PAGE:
“It is important to remember that this would not be an appeal, but rather an allegation that malpractice or maladministration occurred in relation to your centre assessment grade(s) or rank order position(s). Such allegations would be serious, and taken seriously,” Ofqual has said in its guidance on appeals and malpractice.
If you think that you might have the grounds for an appeal, you can find out more about what you need to do here.
There will also be a round of optional exams in the autumn that you will be able to take if you think your calculated grade is incorrect. These exams will run from Monday 5 October until Friday 23 October, with results expected on Thursday 17 December 2020.
Will I be allowed to take my exams later?
If you're not happy with your grades, you’ll be able to take an optional autumn series of exams if you want to.
GCSE, AS-level and A-level exams will be offered for all subjects that should have run in the summer.
A-level and AS exams will start on Monday 5 October and finish on Friday 23 October, the Joint Council for Qualifications (JCQ) has confirmed. Results day is expected to be on Thursday 17 December.
GCSE exams will start on Monday 2 November and finish on Monday 23 November 2020. Results day is expected to be on Thursday 11 February 2021.
What if I am taking exams other than GCSE, AS-level or A-level?
The process outlined by Ofqual on Friday 3 April does not apply to qualifications other than GCSEs, AS-levels or A-levels.
However, Ofqual has said the same aims apply to qualifications such as BTECs. Here's the latest information from Ofqual on how Btecs and other vocational qualifications will be graded.
What happens if I take my exams later and I get a worse grade than I was predicted?
The good news is, if you take your exams in autumn and you get a lower mark than your predicted one, you’ll get to keep the higher predicted grade instead. This means there's no risk attached to taking the exam.
If I decide to take the autumn exams, does that mean I’ll have to wait a year before I can go to university?
This will be up to the individual universities.
Ofqual has asked universities to show flexibility on start dates for students due to join in 2020. It says: "We have asked organisations that represent higher and further education providers to consider how they might be flexible in admissions decisions, considering delays to entry to courses, for any students choosing to take an exam this autumn.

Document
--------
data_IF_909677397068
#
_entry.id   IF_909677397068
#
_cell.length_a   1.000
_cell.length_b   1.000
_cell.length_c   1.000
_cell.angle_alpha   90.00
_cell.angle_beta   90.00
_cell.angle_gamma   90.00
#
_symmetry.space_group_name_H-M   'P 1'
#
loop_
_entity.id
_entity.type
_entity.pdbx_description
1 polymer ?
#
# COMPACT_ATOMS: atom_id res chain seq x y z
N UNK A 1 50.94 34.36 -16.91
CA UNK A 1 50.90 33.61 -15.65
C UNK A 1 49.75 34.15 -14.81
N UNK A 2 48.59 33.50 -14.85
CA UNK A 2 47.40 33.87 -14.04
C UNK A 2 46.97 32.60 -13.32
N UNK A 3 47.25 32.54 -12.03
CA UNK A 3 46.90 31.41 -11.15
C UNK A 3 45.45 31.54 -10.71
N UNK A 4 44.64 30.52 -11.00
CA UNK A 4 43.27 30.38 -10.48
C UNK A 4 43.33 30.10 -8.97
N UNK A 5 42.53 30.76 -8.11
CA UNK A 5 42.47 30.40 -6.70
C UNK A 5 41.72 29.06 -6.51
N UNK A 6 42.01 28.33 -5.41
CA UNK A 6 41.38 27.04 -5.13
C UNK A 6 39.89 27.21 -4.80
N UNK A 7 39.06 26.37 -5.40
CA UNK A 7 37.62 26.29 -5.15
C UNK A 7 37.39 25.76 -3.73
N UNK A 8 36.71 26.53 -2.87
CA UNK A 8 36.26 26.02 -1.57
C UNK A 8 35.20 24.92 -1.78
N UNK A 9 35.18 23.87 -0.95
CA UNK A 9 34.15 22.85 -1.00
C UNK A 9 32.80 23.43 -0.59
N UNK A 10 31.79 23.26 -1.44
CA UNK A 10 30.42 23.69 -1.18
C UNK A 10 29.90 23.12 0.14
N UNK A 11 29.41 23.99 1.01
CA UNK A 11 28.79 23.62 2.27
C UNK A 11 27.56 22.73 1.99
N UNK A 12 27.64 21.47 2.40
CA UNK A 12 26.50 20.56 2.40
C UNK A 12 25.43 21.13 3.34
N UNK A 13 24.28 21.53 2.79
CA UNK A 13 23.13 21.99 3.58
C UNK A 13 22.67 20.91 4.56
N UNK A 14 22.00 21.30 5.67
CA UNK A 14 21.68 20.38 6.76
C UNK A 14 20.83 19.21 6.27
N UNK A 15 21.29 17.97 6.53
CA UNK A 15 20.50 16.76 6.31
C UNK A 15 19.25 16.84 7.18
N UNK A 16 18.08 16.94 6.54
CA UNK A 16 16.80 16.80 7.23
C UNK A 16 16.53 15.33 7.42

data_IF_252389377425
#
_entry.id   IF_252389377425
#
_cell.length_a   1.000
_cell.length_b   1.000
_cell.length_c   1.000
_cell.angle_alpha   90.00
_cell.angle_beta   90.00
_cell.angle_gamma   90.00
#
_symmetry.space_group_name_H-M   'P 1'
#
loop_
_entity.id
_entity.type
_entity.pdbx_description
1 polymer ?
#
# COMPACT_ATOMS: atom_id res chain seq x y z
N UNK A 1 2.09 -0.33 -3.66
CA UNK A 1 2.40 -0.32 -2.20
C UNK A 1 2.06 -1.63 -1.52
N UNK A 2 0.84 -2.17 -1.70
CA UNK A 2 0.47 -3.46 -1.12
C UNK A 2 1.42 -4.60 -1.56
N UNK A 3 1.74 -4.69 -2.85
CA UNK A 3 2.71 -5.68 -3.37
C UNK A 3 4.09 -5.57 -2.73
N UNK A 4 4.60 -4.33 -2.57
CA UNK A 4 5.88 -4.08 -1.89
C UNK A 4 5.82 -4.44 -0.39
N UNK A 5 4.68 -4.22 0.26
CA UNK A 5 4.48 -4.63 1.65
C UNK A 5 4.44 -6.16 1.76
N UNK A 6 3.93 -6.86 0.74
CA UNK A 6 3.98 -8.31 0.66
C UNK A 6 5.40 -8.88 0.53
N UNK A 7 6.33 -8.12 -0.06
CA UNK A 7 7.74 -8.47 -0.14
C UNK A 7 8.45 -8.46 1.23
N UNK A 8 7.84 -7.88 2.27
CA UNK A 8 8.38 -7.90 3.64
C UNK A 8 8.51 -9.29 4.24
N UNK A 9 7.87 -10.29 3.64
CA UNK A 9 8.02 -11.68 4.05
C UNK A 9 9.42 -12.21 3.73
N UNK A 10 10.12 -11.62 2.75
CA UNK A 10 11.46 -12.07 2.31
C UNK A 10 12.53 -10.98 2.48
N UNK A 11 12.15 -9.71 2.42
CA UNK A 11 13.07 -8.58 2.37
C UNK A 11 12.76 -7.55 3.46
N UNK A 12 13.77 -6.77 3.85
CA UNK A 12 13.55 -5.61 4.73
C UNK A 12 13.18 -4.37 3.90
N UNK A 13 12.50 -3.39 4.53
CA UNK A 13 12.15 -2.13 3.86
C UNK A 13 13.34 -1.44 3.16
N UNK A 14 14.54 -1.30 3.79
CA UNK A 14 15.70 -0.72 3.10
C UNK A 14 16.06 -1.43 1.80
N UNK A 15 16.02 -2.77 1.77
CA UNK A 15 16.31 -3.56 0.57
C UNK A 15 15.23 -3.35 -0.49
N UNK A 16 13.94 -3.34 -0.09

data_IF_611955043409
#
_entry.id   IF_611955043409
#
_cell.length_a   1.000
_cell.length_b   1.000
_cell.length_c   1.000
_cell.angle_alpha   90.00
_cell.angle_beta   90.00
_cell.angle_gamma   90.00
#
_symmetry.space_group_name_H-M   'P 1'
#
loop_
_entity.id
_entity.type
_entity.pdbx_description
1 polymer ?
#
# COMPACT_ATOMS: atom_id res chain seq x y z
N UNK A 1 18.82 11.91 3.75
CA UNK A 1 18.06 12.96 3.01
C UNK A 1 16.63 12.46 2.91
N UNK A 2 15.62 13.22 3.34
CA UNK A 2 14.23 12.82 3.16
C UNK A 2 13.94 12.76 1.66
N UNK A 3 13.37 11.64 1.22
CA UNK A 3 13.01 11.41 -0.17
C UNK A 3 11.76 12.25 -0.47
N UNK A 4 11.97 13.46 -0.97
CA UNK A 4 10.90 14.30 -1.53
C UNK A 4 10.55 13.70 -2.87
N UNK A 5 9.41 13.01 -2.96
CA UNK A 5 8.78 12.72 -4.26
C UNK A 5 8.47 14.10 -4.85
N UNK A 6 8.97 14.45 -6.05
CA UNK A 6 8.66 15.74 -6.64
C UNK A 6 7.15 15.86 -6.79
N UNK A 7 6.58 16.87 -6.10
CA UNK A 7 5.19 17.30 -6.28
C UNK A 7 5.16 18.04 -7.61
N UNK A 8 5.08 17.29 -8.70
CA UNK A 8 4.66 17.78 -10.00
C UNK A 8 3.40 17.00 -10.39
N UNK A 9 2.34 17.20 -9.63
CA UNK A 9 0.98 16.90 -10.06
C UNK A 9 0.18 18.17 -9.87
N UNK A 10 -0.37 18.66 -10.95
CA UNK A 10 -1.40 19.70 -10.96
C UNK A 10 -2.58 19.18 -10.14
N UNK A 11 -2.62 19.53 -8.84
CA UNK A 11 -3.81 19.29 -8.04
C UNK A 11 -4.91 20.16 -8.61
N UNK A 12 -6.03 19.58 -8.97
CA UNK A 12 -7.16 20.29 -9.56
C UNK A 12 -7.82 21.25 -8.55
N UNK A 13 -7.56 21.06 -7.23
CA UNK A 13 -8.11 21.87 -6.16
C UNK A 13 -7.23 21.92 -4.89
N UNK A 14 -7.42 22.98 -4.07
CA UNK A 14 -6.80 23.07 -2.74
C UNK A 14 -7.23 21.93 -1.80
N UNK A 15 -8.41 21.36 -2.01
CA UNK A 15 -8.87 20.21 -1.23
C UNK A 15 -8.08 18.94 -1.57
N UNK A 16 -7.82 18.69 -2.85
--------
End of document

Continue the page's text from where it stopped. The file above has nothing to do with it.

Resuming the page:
"We are reassured to hear that they believe that institutions will be flexible wherever possible, but we recognise this might only be possible in a minority of cases."
If you are concerned about your confirmed university place, you should contact the relevant university once results have been released.
Will exam grades earned in 2020 be looked down on?
No. Your grades will be recognised by colleges, universities and employers as the same as other years. The whole point of awarding grades despite the exams being cancelled is to allow you to progress normally, whether that’s through further education or starting a job.
Ofqual has said: "The grades awarded to students will have equal status to the grades awarded in other years and should be treated in this way by universities, colleges and employers. On the results slips and certificates, grades will be reported in the same way as in previous years."
I was planning to take a GCSE a year early, how will this affect me?
Students in Year 10 and below who were due to sit exams this summer will be given calculated grades, Ofqual has decided.
What happens if I’m home-schooled or other private candidate?
The situation remains less clear-cut for private candidates.
If you have some kind of relationship with a school or college where teachers have been involved in your work, you’ll be awarded a grade in the same way as other students.
If your centre has said that they will not be able to give you a calculated grade, you are allowed to ask to move to a different centre. If that move is approved, you will have to give the new centre evidence of your work.
Your other option will be to sit the optional autumn exams.
More useful links
- Guide to A-level results day
- A-level results day 2020: here are your options whether you’ve missed your grades or made your university offers
- Is it possible to predict what universities will do on results day?
- All of our A-level results day content
- Everything you need to know about the A-level and GCSE autumn exams
- Guide to GCSE results day
- All of our GCSE results day content
- What can you do after GCSEs?
Other useful links
The Department for Education has launched a helpline to answer students' education-related questions about coronavirus.
Phone: 0800 046 8687
Email: [email protected]
Opening hours: 8am to 6pm (Monday to Friday)